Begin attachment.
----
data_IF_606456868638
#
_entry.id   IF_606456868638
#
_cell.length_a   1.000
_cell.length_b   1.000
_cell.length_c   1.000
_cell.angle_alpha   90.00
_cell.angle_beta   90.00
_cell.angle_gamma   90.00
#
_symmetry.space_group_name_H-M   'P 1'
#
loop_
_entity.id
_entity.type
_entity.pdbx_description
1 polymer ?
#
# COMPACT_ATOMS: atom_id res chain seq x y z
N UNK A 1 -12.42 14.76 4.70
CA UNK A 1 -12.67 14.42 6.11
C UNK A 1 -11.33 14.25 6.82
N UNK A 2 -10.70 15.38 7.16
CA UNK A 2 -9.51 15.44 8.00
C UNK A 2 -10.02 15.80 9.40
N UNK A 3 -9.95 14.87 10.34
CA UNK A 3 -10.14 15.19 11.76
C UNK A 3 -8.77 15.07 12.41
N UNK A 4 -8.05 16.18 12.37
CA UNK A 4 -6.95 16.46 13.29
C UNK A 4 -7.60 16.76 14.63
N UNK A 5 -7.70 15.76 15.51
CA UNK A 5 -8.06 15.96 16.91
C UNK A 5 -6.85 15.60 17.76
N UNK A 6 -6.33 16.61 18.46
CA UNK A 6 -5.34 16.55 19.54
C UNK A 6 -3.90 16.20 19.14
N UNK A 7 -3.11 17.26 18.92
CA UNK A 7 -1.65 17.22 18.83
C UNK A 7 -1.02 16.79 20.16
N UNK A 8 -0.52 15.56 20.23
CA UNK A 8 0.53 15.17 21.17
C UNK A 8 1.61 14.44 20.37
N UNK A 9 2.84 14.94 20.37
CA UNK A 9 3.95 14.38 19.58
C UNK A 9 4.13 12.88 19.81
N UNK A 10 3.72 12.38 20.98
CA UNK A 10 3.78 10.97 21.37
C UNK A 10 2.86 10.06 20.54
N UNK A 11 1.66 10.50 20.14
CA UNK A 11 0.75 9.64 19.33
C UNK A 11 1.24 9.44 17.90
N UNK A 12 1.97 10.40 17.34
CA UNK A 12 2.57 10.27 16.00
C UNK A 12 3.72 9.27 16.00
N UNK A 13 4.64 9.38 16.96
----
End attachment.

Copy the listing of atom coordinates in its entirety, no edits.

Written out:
data_IF_606456868638
#
_entry.id   IF_606456868638
#
_cell.length_a   1.000
_cell.length_b   1.000
_cell.length_c   1.000
_cell.angle_alpha   90.00
_cell.angle_beta   90.00
_cell.angle_gamma   90.00
#
_symmetry.space_group_name_H-M   'P 1'
#
loop_
_entity.id
_entity.type
_entity.pdbx_description
1 polymer ?
#
# COMPACT_ATOMS: atom_id res chain seq x y z
N UNK A 1 -12.42 14.76 4.70
CA UNK A 1 -12.67 14.42 6.11
C UNK A 1 -11.33 14.25 6.82
N UNK A 2 -10.70 15.38 7.16
CA UNK A 2 -9.51 15.44 8.00
C UNK A 2 -10.02 15.80 9.40
N UNK A 3 -9.95 14.87 10.34
CA UNK A 3 -10.14 15.19 11.76
C UNK A 3 -8.77 15.07 12.41
N UNK A 4 -8.05 16.18 12.37
CA UNK A 4 -6.95 16.46 13.29
C UNK A 4 -7.60 16.76 14.63
N UNK A 5 -7.70 15.76 15.51
CA UNK A 5 -8.06 15.96 16.91
C UNK A 5 -6.85 15.60 17.76
N UNK A 6 -6.33 16.61 18.46
CA UNK A 6 -5.34 16.55 19.54
C UNK A 6 -3.90 16.20 19.14
N UNK A 7 -3.11 17.26 18.92
CA UNK A 7 -1.65 17.22 18.83
C UNK A 7 -1.02 16.79 20.16
N UNK A 8 -0.52 15.56 20.23
CA UNK A 8 0.53 15.17 21.17
C UNK A 8 1.61 14.44 20.37
N UNK A 9 2.84 14.94 20.37
CA UNK A 9 3.95 14.38 19.58
C UNK A 9 4.13 12.88 19.81
N UNK A 10 3.72 12.38 20.98
CA UNK A 10 3.78 10.97 21.37
C UNK A 10 2.86 10.06 20.54
N UNK A 11 1.66 10.50 20.14
CA UNK A 11 0.75 9.64 19.33
C UNK A 11 1.24 9.44 17.90
N UNK A 12 1.97 10.40 17.34
CA UNK A 12 2.57 10.27 16.00
C UNK A 12 3.72 9.27 16.00
N UNK A 13 4.64 9.38 16.96